Aural CSS was first implemented in Emacs/W3 in 1996; later, Opera implemented a subset of Aural CSS in Opera 9 in the context of speech-enabling the Opera browser using XHTML+Voice (X+V).

Aural CSS specifies a set of additional voice properties that can be used to annotate Web content. As with visual CSS properties, aural properties can originate from a number of sources:

Most uses of Aural CSS fall into the final category above i.e., specialized browsers use Aural CSS as a rule-based means of mapping visual style rules to appropriately designed aural styles.

1.3.3 Separation Of Content And Interaction

Today’s Web pages are no longer pure content —they come close to realizing the 30-year old maxim “the document is the interface!”. User interfaces —and interactive documents as found on today’s Web —consist of content, style and interaction. Thus, today’s HTML pages consist of the following layers:

Declarative HTML markup that represents document content.
CSS style rules that are bound to the HTML via appropriate class attributes placed on the content.
Event handlers implemented in the form of JavaScript functions that are invoked in response to user events.

Notice that as we add in the next layer of complexity to Web documents, there is significant value in keeping the interaction layer well-separated from the content and style layers. Such separation is important for the broader needs of accessibility to the widest possible audience; but it is crucial with respect to creating Web applications that lend themselves for easy deployment to different end-user interaction scenarios.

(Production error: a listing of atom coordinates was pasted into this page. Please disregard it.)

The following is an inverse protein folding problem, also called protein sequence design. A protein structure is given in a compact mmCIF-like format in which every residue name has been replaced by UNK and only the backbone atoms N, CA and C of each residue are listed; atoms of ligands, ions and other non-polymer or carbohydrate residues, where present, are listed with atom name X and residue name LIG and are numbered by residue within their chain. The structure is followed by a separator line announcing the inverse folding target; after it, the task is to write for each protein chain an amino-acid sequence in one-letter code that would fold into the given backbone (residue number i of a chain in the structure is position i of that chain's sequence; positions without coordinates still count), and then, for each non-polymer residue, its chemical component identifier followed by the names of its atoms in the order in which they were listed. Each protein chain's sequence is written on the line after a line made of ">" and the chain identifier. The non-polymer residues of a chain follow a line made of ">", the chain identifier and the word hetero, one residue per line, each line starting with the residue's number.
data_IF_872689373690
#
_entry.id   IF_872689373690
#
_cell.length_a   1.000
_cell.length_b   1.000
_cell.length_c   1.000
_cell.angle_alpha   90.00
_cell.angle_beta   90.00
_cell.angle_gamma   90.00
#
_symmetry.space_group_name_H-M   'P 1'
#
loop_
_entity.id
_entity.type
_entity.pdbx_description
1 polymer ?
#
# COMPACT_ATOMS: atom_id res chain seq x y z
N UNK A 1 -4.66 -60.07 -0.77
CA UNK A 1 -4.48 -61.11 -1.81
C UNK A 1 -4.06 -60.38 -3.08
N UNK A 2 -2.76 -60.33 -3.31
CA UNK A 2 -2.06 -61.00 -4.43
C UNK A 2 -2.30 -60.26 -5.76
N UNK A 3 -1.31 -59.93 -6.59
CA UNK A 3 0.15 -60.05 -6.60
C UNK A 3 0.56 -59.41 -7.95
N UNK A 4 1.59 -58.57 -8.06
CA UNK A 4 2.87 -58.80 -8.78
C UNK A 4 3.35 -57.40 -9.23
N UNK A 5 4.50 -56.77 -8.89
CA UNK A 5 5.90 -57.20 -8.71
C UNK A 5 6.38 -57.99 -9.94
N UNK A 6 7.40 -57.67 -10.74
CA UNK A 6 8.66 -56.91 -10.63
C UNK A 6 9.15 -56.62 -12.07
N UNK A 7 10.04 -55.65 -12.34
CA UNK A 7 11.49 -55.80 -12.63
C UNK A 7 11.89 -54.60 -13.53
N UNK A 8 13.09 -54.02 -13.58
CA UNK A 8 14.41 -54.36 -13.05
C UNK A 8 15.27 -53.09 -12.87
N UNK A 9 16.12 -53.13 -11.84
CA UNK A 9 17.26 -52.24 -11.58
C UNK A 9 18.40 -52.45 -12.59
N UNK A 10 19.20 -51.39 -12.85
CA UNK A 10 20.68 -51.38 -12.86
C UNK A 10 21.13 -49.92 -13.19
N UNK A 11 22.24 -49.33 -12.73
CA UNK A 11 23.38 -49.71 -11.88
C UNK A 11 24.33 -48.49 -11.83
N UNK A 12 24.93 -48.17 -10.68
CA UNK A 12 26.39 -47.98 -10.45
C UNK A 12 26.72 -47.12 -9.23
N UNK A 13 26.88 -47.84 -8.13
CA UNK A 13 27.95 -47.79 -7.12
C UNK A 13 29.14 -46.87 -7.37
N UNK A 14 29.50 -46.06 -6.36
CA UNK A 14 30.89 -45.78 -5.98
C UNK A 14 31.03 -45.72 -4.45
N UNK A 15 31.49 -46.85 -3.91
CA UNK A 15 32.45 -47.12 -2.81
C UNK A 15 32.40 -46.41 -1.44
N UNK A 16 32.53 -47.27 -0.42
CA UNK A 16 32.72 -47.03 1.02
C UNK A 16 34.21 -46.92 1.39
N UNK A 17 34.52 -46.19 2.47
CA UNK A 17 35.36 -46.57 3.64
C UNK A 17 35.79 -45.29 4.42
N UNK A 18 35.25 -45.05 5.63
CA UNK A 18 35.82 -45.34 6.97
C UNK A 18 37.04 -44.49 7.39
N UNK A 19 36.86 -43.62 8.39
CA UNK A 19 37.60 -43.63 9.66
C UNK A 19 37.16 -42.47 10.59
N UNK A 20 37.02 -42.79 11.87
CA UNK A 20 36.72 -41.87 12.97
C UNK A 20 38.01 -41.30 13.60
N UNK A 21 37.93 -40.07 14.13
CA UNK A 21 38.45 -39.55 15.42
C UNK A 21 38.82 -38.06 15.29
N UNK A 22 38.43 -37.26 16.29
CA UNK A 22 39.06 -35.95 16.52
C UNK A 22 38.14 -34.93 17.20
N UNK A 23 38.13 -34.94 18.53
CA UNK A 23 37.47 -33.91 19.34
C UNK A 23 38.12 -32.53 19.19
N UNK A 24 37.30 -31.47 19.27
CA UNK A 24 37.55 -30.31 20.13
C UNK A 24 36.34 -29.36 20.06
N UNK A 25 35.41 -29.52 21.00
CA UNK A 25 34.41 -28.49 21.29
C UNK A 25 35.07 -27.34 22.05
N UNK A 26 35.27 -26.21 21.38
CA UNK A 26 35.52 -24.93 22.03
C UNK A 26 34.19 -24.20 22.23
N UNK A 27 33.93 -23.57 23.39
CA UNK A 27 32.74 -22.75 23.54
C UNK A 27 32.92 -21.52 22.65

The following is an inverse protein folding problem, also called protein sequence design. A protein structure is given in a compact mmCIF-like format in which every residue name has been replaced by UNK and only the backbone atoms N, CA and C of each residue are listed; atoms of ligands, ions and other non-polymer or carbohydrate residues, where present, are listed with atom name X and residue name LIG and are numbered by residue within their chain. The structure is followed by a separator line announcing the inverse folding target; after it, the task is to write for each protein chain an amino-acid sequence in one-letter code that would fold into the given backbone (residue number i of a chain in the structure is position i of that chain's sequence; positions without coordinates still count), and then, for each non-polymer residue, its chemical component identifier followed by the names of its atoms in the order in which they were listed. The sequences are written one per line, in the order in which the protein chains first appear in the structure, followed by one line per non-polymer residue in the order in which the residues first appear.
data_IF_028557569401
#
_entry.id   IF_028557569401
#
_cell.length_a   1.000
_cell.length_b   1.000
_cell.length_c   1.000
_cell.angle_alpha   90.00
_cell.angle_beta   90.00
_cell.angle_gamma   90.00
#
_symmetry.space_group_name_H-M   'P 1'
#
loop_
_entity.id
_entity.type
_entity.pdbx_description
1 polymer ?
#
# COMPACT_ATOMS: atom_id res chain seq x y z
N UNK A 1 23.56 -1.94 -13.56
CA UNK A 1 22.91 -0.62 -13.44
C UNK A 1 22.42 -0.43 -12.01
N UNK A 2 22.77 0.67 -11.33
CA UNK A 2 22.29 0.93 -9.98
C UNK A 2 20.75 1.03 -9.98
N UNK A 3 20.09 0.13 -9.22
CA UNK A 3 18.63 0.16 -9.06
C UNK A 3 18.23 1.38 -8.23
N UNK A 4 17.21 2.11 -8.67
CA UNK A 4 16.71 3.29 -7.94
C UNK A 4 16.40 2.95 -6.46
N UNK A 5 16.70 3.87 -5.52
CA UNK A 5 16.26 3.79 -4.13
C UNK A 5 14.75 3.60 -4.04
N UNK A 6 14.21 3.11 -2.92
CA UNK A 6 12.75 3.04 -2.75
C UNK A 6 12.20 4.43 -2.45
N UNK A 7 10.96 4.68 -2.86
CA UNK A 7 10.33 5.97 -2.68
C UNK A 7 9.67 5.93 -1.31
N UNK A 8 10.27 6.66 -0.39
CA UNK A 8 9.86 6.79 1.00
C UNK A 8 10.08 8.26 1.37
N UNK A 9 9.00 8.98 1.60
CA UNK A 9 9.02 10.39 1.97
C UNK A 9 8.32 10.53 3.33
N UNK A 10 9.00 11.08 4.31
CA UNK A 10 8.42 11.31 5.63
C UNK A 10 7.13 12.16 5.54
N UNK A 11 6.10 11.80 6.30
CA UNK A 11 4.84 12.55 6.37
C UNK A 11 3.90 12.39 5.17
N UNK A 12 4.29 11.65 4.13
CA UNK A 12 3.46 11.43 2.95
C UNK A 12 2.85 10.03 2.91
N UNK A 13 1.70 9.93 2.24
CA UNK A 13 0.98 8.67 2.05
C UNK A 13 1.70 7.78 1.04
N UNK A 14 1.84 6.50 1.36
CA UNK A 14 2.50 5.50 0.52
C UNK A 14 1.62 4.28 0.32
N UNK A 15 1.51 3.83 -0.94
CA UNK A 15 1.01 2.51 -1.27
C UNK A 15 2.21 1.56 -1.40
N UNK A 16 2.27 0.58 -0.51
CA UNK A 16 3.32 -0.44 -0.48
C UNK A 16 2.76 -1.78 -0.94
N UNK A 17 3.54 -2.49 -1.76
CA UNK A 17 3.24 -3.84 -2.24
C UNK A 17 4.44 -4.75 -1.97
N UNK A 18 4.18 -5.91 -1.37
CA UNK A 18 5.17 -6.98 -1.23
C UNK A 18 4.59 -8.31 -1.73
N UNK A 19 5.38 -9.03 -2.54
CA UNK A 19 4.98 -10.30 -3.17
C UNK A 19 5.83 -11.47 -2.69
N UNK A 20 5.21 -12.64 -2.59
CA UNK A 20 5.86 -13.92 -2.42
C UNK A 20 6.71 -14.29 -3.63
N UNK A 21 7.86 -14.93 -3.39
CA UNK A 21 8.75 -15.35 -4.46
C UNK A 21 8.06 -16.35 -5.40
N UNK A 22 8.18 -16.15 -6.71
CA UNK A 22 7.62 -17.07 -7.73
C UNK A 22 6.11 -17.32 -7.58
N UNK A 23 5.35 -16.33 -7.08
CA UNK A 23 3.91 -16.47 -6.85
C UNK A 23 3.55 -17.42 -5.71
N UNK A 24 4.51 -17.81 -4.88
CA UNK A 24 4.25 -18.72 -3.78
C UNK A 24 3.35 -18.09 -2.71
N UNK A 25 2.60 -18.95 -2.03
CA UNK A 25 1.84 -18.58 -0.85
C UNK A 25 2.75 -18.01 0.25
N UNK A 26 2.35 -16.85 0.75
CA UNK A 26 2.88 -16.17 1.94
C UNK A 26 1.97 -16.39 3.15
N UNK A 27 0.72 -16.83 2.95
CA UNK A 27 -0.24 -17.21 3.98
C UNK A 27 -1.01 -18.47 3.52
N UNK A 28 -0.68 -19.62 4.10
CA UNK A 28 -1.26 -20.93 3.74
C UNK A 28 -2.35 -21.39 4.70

In 1999, the W3C’s Forms WG set out to define the next generation of HTML Forms, but in this process quickly discovered that form elements in HTML were not just about fill-out forms. Form elements collect user input, and are in fact the basic building blocks for creating user interaction within Web pages. With this realization, XForms evolved into a light-weight Web application framework with a well-defined Model View Controller (MVC) design. Thus, XForms consists of the following:

An XMl data model for encapsulating user input, along with validity and dependency constraints.
A set of abstract user interface controls that capture the intent —rather than the presentation —underlying the user interface.
A generic binding mechanism for connecting the user interface layer to the underlying data model.

The above separation between content, presentation and interaction was introduced to ensure that Web applications created via XForms could be delivered to a multiplicity of end-user interaction contexts. As an example, a given XForms application can be hosted inside a Web page to provide visual interaction; the same XForms application can be processed by a different container to deliver a chat-like interface, where the user is progressively prompted for the requisite information using an instant messaging client.